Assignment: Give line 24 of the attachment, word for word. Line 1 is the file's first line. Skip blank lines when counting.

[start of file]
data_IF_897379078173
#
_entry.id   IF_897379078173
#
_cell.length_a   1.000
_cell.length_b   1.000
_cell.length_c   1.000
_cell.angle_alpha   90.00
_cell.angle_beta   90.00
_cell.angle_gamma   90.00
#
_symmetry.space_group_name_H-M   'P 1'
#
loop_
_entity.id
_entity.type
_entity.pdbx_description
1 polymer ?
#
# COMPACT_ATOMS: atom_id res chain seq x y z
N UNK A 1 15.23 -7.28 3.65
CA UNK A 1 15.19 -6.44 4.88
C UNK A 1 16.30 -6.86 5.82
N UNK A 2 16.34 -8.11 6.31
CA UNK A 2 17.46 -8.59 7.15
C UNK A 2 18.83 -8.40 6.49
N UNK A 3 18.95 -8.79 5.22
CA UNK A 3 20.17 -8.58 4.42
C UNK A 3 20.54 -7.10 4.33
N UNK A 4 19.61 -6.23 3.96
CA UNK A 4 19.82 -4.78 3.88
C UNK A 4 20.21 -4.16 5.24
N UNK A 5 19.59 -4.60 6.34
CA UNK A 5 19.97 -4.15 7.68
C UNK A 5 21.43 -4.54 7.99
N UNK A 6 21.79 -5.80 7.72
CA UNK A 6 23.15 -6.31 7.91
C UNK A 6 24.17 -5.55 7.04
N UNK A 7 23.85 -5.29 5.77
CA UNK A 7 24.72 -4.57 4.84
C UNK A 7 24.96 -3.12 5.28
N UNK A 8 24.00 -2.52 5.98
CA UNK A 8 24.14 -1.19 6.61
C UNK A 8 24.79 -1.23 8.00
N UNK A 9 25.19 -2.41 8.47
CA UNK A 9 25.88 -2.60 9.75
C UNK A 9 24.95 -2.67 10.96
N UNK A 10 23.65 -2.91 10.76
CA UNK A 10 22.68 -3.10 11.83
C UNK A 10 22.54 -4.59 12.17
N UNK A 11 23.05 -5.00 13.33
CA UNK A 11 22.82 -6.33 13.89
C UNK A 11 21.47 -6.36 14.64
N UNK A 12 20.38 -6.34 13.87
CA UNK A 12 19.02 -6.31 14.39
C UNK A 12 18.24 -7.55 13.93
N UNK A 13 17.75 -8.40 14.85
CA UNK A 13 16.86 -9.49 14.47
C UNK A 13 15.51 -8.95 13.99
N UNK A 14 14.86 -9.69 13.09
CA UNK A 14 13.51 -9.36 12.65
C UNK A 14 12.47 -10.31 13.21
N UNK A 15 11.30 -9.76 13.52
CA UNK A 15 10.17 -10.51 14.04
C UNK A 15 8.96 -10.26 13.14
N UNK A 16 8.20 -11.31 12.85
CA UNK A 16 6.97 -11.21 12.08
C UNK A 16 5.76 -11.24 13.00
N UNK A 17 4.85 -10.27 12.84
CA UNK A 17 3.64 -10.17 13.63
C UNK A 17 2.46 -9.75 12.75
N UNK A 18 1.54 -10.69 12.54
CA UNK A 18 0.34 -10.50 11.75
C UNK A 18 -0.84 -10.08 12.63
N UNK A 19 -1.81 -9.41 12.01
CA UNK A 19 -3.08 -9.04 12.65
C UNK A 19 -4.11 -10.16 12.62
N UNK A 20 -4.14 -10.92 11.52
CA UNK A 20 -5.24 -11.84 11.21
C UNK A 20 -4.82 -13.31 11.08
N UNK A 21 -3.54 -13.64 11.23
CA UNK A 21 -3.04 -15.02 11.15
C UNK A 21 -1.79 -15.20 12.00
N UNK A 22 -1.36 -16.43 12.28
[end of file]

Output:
N UNK A 2 16.34 -8.11 6.31